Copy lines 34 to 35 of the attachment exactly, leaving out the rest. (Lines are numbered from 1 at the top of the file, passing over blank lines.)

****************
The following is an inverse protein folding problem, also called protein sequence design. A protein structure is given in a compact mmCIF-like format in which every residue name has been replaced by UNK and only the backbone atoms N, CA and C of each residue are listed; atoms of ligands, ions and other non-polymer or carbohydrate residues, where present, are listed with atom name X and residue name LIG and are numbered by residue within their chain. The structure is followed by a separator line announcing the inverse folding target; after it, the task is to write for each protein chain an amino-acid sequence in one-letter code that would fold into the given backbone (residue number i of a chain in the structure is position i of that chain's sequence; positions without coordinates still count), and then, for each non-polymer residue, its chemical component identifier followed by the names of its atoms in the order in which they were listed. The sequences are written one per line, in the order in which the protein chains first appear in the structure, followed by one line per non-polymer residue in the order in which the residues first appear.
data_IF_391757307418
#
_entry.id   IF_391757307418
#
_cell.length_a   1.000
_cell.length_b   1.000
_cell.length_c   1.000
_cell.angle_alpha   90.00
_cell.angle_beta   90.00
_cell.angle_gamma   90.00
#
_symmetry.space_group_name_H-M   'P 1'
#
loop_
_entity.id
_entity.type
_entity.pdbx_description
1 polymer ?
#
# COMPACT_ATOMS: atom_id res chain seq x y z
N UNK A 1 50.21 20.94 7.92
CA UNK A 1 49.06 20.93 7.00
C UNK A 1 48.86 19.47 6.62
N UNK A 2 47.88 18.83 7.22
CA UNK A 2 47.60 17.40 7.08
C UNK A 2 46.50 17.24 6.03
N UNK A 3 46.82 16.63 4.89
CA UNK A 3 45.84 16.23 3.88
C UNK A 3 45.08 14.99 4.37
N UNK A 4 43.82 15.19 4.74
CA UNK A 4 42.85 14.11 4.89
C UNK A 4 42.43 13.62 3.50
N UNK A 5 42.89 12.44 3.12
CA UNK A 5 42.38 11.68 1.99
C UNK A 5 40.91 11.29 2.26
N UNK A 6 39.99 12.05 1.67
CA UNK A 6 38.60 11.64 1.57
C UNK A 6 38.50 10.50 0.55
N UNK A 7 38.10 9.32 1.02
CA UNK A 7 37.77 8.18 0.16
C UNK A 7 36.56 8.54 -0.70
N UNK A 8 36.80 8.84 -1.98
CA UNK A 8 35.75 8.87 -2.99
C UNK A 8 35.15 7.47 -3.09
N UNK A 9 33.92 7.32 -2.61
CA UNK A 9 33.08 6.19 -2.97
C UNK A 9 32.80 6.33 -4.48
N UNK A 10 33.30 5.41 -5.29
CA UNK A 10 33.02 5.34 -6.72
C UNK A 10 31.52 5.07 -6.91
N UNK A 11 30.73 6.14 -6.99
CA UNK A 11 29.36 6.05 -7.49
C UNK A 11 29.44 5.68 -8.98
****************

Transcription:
N UNK A 5 42.89 12.44 3.12
CA UNK A 5 42.38 11.68 1.99